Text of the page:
A Lot or a Little?
What you will—and won't—find in this movie.
The movie realistically deals with the issue of domestic abuse and the extent of the damage it can cause. It also champions communication and trust between parent and child.
Positive Role Models
Despite throwing a huge party full of underage drinking (she herself vomits and wakes up with a hangover) without getting caught, June proves to be a resilient, persistent, and whip-smart character who's unwilling to give up in her pursuit of solving a problem, including asking others for help.
Main characters June (Storm Reid) and Grace (Nia Long) are fully developed Black women. Grace's boyfriend is played by Chinese-American actor Ken Leung. June's Colombian helper, Javier, is played by Portuguese-born actor Joaquim de Almeida, andJune's best friend, Veena, is played by Indian-American actor Megan Suri. FBI man Park is played by American-Korean actor Daniel Henney. The only other major character is a powerful lawyer played by White actor Amy Landecker.
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Violence & Scariness
Domestic abuse. Man snatches a screaming teen girl. Teen girl tied up and gagged. Man wrestles teen to the ground. Guns and shooting. Character shot in stomach. Woman murdered, sliced throat. Person stabbed with shard of broken mirror. Brief gurgling blood. Character hit in head. Gunshot noises, character killed (off camera). Masked figures kidnap people and drive away in a white van. Teen girl's mother is missing. Suggestion of death from brain tumor. Threats.
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Sex, Romance & Nudity
Dating app shown. Photo intended to be seen as sexy is sent through email.
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Uses of "s--t," "Jesus Christ," "shut up," "idiot," "swear to God." Typed on computer: "stfu" (or "shut the f--k up"), "omg" (or "oh my God")
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Products & Purchases
Apple OS used, with heavy Siri presence (she's essentially a character in the film). Many computer-based brands named: Google, Facebook, FaceTime, Taskrabbit, etc.
Drinking, Drugs & Smoking
Heavy teen drinking during party. Teens shown drunk, throwing up, hung over. Teens drink from red plastic cups, bottles. Suggestion of man having drug habit, with bloody nose.
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Parents Need to Know
Parents need to know that mystery/thriller Missing is a follow-up to Searching. The two movies don't have any characters in common, but both are told in screenlife style, with all of the action unfolding on screens. While not flawless, Missing is smart and zippy and will keep viewers on their toes. It includes some harrowing domestic violence, as well as other tense scenes (more so than in Searching). A teen girl is grabbed, wrestled to the ground, thrown in a car trunk, tied up, and gagged. A woman is shot, another woman's body is found with the neck sliced open, and a character is stabbed with a shard of broken mirror (gurgling blood is seen/heard). Language includes infrequent uses of "s--t," "Jesus Christ," "idiot," etc. "Stfu" ("shut the f--k up") and "omg" ("oh my God") are typed on-screen. A dating app and a "sexy" photo are shown. There's a wild teen party with drinking, vomiting, and hangovers, as well as the suggestion of a character having a drug habit (including a bloody nose). Heading up a diverse cast, Storm Reid stars as the movie's unflappable teen hero, who's trying to find her missing mom. To stay in the loop on more movies like this, you can sign up for weekly Family Movie Night emails.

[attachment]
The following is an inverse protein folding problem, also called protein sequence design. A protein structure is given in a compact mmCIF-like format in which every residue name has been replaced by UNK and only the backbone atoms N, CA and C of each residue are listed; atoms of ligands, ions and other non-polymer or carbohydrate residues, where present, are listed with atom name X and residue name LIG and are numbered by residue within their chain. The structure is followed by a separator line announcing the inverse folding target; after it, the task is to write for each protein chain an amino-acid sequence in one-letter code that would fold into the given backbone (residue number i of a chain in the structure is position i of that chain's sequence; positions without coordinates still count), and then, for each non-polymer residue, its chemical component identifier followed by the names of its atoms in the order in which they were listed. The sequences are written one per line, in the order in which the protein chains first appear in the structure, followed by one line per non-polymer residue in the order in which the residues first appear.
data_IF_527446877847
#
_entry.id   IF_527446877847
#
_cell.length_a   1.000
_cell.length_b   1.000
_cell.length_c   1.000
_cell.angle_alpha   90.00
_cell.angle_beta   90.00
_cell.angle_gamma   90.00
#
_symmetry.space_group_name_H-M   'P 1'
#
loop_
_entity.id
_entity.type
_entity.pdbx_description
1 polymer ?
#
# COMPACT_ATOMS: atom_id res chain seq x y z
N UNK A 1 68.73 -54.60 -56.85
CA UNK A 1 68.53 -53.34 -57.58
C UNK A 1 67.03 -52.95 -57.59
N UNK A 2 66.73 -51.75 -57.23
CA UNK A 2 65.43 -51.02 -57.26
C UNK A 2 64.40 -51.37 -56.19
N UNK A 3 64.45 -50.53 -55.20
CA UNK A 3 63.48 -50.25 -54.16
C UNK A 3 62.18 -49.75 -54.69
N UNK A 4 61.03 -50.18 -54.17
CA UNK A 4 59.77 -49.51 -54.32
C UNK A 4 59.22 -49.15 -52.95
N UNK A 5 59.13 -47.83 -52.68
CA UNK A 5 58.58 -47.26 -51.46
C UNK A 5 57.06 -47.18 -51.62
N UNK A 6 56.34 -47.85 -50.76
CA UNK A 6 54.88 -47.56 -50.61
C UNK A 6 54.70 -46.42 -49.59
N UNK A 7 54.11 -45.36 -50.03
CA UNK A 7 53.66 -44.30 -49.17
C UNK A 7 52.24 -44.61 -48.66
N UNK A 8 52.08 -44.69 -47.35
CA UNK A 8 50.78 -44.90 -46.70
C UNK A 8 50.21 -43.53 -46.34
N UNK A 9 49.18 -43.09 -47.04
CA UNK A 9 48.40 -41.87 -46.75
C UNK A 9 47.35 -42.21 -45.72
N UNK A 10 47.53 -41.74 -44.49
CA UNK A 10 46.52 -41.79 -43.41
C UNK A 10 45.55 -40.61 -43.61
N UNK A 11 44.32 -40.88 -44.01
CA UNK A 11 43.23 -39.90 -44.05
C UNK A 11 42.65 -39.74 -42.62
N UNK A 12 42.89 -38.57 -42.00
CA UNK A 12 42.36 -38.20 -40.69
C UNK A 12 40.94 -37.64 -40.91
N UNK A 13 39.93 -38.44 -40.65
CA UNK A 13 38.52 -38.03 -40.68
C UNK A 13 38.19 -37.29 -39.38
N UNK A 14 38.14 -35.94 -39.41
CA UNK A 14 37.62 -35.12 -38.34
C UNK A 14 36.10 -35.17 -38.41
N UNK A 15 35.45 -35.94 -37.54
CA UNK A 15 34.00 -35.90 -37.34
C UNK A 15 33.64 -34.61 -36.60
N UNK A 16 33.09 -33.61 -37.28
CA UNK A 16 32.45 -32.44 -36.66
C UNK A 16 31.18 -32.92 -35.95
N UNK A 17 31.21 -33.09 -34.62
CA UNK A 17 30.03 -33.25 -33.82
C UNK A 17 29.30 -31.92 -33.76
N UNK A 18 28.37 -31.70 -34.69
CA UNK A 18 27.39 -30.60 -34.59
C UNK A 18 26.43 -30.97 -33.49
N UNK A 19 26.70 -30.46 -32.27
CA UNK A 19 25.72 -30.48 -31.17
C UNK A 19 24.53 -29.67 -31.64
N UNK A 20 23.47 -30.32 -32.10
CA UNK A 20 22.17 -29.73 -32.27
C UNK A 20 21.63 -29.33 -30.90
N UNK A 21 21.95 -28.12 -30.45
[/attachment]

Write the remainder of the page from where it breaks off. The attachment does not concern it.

Is It Any Good?
Taking place entirely on computer screens and video monitors, this thriller builds a clever, frantic, and emotional mystery, even if it finds itself stretched a bit too thin as it reaches its climax. Like its spiritual predecessor, Searching (with which it shares only its motif), Missing is a mystery for the modern age, with its 18-year-old hero clicking from web browsers to notepads to FaceTime while hacking email accounts and hiring out-of-country help, all at lightning speed. (Even Sherlock Holmes' head would spin.) Co-writers and directors Will Merrick and Nick Johnson -- who worked as editors on Searching -- establish an exciting pace, as well as an exciting main character in June, and all of her quick-clicks tickle viewers' brains. The filmmakers also admirably attempt to tackle the serious business of domestic abuse, but when their narrative leaves the computer screen and switches to security camera monitors, Missing starts to stumble a little, although it comes back with a satisfying snap of a solution. Yes, in retrospect things begin to fall apart under scrutiny, but it's still a perfectly satisfying viewing experience.
Did we miss something on diversity?
Research shows a connection between kids' healthy self-esteem and positive portrayals in media. That's why we've added a new "Diverse Representations" section to our reviews that will be rolling out on an ongoing basis. You can help us help kids by suggesting a diversity update.